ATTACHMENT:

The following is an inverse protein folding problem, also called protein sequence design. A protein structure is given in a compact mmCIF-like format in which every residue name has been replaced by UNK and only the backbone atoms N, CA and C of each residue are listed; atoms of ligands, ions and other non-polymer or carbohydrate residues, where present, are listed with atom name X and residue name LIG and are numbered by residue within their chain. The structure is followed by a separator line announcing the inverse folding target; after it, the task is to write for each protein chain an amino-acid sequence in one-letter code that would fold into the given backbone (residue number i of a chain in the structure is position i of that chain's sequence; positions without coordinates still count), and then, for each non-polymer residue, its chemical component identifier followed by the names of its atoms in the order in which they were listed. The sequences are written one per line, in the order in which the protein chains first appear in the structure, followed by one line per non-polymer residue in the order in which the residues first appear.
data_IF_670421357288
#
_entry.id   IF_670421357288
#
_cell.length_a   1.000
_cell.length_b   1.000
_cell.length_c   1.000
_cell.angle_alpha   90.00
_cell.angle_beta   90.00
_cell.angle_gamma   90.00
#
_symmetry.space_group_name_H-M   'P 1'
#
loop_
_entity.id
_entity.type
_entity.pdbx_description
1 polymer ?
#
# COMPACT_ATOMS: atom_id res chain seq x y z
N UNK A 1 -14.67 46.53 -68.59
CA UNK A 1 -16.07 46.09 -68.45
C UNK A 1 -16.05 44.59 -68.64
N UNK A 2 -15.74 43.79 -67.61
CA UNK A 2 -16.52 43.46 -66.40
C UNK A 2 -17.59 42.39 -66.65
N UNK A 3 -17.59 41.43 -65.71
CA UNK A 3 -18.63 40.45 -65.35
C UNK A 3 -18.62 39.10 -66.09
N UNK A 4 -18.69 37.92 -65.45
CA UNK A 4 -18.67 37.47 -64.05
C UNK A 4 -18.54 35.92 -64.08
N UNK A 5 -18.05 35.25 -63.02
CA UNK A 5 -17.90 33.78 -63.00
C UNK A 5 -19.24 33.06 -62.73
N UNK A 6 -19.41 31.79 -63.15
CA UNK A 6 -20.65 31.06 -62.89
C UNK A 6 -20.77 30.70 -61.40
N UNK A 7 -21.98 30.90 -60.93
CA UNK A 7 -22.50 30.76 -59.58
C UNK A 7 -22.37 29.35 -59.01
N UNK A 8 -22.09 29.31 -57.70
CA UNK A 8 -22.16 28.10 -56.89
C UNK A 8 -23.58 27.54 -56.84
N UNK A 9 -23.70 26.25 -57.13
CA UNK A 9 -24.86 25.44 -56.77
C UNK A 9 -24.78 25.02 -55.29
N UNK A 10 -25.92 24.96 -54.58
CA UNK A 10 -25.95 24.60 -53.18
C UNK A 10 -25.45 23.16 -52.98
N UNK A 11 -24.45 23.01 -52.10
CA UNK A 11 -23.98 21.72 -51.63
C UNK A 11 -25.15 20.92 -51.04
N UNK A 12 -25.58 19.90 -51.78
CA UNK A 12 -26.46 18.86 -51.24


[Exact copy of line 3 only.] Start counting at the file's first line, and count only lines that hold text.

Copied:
#